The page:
Dr. Nisha Singh, MD (Obstetrics and Gynecology), FICOG.
Clinical Significance of HPV DNA Test as Primary Screening Method for Cervical Cancer in India.
Cervical cancer is the second most common cancer in India and the fourth most common cancer affecting women worldwide with a disproportionate mortality occurring in developing countries (Globcon, 2012). HPV is considered as one of the major etiological factors for cervical cancer along with other factors (Neyaz MK, et al. 2010).
Screening for cervical cancer with Pap smear test has become widely accepted. However, a number of problems with cytology test have been described including sensitivity, subjectivity of reading of slides, quality of samples leading to greater number of interpretive errors. HPV DNA testing offers a viable and validated approach for screening and management of women with/ without cytological abnormalities (Cox T, et al. 2006).
Cervical Cancer Elimination:
In November 2020, the World Health Organization (WHO) launched an initiative for cervical cancer elimination by 2030. According to Dr. Tedros Adhanom Ghebreyesus, WHO Director-General, If we don’t act, deaths from cervical cancer will rise by almost 50% by 2040.” The countries on the path towards cervical cancer elimination have three targets to be met by 2030. These are: vaccination, screening and treatment (90% of Girls are fully vaccinated against HPV by the age of 15, 70% of women are screened by high performance tests by 35-45 years of age and 90% of women with CIN (Cervical Intraepithelial Neoplasia) or cervical cancer are treated).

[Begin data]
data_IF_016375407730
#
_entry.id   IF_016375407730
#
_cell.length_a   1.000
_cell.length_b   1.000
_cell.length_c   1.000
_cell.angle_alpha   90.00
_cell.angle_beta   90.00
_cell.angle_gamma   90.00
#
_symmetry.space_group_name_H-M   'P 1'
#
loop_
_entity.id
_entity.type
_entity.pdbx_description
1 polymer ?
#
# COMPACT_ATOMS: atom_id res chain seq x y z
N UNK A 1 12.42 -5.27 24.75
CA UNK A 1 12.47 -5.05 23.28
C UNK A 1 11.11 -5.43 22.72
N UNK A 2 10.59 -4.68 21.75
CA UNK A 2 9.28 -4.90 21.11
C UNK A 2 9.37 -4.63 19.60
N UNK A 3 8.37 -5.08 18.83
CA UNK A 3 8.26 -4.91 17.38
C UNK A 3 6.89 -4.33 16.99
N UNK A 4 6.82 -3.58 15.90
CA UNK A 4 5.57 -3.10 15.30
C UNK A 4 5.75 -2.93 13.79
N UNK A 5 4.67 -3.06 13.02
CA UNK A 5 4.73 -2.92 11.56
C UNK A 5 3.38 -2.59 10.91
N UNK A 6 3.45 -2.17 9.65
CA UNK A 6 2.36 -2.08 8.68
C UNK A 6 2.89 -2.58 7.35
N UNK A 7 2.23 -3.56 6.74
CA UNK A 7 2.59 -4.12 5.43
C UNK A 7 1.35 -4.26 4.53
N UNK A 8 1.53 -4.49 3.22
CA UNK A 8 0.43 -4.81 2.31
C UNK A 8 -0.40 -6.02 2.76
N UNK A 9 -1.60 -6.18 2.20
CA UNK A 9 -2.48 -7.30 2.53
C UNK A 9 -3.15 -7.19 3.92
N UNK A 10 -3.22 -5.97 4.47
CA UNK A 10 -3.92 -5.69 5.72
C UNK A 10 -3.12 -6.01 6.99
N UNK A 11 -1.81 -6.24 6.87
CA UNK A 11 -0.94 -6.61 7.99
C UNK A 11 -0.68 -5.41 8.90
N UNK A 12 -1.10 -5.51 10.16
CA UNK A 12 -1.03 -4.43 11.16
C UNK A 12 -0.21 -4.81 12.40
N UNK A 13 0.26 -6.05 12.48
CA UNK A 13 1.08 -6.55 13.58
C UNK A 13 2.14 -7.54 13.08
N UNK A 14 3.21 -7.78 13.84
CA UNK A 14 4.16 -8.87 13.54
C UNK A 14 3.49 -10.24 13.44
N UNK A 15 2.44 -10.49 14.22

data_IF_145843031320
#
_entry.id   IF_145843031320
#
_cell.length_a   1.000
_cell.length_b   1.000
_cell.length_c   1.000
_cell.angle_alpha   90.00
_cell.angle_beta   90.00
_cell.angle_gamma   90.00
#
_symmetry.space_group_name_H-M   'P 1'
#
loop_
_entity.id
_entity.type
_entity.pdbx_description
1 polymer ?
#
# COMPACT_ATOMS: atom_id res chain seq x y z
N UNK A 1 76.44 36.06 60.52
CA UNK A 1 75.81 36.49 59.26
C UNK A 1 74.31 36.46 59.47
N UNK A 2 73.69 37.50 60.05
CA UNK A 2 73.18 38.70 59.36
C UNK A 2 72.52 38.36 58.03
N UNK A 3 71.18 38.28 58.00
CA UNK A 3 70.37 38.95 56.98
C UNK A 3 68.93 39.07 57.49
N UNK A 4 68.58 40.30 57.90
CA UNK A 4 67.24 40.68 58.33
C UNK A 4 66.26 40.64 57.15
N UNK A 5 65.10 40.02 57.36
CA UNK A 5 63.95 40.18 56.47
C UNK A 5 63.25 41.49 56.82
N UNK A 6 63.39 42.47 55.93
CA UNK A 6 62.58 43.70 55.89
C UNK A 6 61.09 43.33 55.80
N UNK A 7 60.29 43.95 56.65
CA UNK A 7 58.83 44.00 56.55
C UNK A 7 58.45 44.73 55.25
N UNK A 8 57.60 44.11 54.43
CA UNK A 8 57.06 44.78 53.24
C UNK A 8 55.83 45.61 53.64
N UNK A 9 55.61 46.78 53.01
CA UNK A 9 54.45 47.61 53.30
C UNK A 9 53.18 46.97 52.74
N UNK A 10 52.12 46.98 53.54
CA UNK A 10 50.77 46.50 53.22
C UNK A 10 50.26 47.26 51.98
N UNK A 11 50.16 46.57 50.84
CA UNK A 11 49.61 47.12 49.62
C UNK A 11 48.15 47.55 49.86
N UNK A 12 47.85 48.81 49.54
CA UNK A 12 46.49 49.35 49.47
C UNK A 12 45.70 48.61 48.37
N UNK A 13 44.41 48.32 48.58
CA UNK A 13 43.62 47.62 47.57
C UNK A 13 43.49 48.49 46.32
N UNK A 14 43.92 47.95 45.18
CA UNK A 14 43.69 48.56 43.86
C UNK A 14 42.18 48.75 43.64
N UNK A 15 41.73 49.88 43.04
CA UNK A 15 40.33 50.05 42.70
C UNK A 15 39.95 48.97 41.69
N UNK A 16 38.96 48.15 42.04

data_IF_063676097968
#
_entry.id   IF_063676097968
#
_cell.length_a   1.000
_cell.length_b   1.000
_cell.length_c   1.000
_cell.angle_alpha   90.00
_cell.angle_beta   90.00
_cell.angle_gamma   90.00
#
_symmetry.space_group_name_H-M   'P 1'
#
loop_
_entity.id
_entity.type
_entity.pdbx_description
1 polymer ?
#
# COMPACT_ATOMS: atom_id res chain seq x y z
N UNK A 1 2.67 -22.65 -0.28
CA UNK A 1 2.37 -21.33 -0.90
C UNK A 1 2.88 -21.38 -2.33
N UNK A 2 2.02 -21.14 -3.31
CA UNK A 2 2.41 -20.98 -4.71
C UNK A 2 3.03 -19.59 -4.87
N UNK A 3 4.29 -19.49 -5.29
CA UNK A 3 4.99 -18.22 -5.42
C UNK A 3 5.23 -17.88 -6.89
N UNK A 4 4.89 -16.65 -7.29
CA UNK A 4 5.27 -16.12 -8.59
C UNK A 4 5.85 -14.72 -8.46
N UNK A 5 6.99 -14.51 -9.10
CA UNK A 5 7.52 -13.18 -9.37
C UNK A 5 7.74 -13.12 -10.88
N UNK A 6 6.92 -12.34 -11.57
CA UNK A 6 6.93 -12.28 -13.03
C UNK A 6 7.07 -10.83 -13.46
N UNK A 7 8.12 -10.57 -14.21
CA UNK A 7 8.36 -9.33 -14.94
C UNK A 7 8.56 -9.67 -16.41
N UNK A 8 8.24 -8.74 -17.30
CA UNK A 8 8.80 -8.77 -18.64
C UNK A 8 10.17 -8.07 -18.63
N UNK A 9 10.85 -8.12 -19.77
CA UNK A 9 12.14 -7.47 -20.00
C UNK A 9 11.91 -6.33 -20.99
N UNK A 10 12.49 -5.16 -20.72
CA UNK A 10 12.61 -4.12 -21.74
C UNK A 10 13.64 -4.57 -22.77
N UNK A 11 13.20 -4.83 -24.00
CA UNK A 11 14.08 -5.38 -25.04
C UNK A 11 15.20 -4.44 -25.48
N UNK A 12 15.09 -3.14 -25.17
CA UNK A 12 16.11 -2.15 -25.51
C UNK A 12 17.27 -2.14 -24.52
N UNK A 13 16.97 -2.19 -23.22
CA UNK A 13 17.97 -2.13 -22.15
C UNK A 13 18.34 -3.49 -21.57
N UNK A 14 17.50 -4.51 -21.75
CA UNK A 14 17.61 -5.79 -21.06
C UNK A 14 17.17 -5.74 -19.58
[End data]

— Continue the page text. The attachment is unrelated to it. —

WHO has recently revised their guidelines for cervical cancer screening applicable to all women across the globe. This includes twenty-three recommendations and seven good clinical practice statements. The major change is the recommendation for using HPV DNA test as the primary screening modality in view of the difficulties in maintaining quality assurance with other screening methods. HPV DNA test should be used for screening all women in general population between 30 to 50 years of age.
Screen and Treat Approach:
Under screen and treat approach, positive women who are suitable for ablative procedure are screened. They are then treated and their treatment plan followed up after 12 months. VIA test with 3-5% acetic acid is recommended for deciding eligibility for ablative procedure. Those who screen positive but are not eligible for ablative procedure have to undergo LLETZ (Loop Electrosurgical Excision Procedure). Cases with obvious growth or suspected cancer must be biopsied and managed accordingly.
Women with a negative HPV test should be reassessed after 5-10 years while HIV positive women should be tested every 3-5 years. If screening is done with VIA or cytology and there is no abnormality, these women should be re-screened after 3 years. Cases with ASCUS (Atypical Squamous Cells of Undetermined Significance) should be subjected to immediate triage with HPV DNA testing, which if positive, should be followed by colposcopy. If HPV test is negative, rescreen after 3 years. For cases with abnormality, above ASCUS on cytology should undergo colposcopy.
Screen, Triage and Treat Approach:
Under screen, triage and treat approach, triage may be done with partial genotyping, colposcopy, VIA or cytology as feasible. Those positive for HPV 16/18 or VIA should be taken up for ablative or excisional procedure as per eligibility. VIA triage negative cases with positive HPV DNA should undergo repeat HPV test after two years in general population and one year in HIV positive women. Colposcopy and Cytology triage will be followed as per the respective reports.
Follow-up Tests for a Woman Treated with Ablation or LLETZ: